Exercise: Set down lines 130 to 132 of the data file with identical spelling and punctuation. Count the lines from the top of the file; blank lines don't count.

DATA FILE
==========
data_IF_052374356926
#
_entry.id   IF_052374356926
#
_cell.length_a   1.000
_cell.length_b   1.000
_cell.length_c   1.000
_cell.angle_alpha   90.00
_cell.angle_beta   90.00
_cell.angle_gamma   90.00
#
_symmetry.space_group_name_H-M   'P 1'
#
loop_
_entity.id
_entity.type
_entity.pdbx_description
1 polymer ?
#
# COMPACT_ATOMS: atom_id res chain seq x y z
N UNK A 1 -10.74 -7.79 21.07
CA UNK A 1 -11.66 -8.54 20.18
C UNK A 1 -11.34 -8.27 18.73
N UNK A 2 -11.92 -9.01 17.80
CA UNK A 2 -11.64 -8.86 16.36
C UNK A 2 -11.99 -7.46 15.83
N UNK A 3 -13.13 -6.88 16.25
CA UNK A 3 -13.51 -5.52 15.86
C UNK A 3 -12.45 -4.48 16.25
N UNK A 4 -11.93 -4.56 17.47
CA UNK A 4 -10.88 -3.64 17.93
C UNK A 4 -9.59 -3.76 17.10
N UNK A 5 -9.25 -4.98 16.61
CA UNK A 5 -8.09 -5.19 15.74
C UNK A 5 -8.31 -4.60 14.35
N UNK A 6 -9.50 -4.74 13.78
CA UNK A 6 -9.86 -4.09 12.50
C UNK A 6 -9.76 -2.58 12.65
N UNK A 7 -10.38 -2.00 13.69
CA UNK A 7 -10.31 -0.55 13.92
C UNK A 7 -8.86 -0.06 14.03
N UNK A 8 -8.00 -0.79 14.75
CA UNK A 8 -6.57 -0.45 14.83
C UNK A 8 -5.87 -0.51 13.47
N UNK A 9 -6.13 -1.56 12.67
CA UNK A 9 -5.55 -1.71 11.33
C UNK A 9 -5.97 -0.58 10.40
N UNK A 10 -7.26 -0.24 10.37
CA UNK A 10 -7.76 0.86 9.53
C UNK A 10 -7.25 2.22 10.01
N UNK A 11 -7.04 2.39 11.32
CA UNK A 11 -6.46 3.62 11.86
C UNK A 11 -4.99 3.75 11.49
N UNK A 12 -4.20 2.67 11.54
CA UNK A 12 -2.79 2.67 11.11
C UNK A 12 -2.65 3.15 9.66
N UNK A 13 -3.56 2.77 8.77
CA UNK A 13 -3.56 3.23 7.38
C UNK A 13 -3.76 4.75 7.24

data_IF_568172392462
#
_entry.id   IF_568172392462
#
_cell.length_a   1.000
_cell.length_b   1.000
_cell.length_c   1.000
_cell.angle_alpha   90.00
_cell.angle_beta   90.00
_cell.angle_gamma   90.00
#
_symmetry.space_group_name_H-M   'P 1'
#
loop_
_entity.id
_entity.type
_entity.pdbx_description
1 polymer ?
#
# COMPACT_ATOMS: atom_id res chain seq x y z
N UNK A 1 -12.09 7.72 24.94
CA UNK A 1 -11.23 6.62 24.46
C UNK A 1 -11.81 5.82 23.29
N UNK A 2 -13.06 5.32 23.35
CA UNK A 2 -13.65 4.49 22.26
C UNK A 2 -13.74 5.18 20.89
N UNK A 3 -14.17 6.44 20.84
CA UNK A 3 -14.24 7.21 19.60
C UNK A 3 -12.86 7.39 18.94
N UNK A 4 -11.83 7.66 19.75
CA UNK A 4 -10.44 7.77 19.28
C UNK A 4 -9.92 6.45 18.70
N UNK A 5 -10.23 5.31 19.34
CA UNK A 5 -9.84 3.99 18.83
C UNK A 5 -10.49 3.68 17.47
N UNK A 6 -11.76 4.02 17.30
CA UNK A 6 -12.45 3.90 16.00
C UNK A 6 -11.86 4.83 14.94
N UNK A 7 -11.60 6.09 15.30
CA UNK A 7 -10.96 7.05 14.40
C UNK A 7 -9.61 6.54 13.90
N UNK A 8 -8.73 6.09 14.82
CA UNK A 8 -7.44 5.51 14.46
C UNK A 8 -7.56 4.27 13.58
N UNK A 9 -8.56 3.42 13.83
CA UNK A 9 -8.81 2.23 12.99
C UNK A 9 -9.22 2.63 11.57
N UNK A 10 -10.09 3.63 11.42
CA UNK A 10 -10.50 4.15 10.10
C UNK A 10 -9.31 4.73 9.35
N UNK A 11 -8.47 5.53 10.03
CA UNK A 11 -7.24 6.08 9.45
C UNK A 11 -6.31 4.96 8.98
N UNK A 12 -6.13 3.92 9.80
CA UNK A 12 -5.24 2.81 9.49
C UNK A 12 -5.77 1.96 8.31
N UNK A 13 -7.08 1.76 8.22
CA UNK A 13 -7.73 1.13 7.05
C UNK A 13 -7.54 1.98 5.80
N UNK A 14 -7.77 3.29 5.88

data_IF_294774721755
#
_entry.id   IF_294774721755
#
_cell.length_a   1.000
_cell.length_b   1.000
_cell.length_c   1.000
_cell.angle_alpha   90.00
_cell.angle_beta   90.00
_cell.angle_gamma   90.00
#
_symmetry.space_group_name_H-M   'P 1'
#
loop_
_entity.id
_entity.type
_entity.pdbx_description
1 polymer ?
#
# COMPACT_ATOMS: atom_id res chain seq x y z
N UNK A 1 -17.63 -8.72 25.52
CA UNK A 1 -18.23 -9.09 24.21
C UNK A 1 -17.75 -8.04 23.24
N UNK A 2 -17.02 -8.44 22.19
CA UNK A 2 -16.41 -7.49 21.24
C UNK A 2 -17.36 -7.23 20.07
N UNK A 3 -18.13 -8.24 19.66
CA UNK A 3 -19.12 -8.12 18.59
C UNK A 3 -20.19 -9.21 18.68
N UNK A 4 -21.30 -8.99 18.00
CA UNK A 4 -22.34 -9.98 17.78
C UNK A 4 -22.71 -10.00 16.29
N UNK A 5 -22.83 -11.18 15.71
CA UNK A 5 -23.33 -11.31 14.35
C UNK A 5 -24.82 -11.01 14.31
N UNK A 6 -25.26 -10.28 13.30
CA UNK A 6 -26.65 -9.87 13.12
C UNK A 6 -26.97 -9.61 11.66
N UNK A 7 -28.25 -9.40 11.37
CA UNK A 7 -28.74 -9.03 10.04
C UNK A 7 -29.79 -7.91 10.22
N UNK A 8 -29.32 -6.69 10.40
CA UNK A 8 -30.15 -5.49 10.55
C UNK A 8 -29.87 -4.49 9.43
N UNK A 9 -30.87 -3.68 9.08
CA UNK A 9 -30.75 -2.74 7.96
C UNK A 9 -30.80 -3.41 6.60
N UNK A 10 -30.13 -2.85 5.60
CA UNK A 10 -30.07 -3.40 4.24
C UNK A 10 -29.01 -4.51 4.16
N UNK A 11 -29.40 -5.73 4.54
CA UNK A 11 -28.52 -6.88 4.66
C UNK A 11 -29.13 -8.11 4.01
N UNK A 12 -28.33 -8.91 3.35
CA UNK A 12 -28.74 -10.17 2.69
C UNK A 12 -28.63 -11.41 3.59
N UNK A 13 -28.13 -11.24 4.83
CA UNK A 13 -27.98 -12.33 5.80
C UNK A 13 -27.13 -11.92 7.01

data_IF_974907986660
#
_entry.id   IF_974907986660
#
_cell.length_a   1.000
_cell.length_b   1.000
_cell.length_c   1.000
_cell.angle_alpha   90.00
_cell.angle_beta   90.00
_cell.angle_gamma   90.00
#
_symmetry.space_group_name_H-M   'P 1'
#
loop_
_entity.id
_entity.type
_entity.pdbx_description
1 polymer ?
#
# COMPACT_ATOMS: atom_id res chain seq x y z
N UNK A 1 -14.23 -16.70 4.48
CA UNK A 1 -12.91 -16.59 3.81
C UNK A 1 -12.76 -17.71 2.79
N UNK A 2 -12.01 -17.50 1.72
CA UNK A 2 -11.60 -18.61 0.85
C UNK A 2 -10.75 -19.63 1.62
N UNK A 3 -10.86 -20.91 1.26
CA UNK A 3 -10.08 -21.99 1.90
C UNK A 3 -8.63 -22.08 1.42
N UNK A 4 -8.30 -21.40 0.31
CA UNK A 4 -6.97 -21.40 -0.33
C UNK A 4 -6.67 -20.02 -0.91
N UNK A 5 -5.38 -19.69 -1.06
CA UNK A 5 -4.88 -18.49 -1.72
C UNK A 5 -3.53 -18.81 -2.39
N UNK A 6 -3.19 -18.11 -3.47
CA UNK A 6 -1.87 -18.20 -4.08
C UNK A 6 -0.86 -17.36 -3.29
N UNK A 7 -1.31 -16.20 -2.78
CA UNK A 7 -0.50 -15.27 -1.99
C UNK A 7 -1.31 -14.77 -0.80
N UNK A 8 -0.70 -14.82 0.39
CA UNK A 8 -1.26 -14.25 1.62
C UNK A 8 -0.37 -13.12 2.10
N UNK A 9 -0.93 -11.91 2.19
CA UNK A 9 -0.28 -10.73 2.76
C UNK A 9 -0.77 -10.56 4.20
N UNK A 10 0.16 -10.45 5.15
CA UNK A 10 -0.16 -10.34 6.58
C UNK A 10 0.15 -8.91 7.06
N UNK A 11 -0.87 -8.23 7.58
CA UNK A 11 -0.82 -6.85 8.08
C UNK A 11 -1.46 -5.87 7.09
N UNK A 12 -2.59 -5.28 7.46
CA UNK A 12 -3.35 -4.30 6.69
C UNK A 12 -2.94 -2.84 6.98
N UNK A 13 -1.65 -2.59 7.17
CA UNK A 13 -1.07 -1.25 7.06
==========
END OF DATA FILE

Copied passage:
#
_symmetry.space_group_name_H-M   'P 1'
#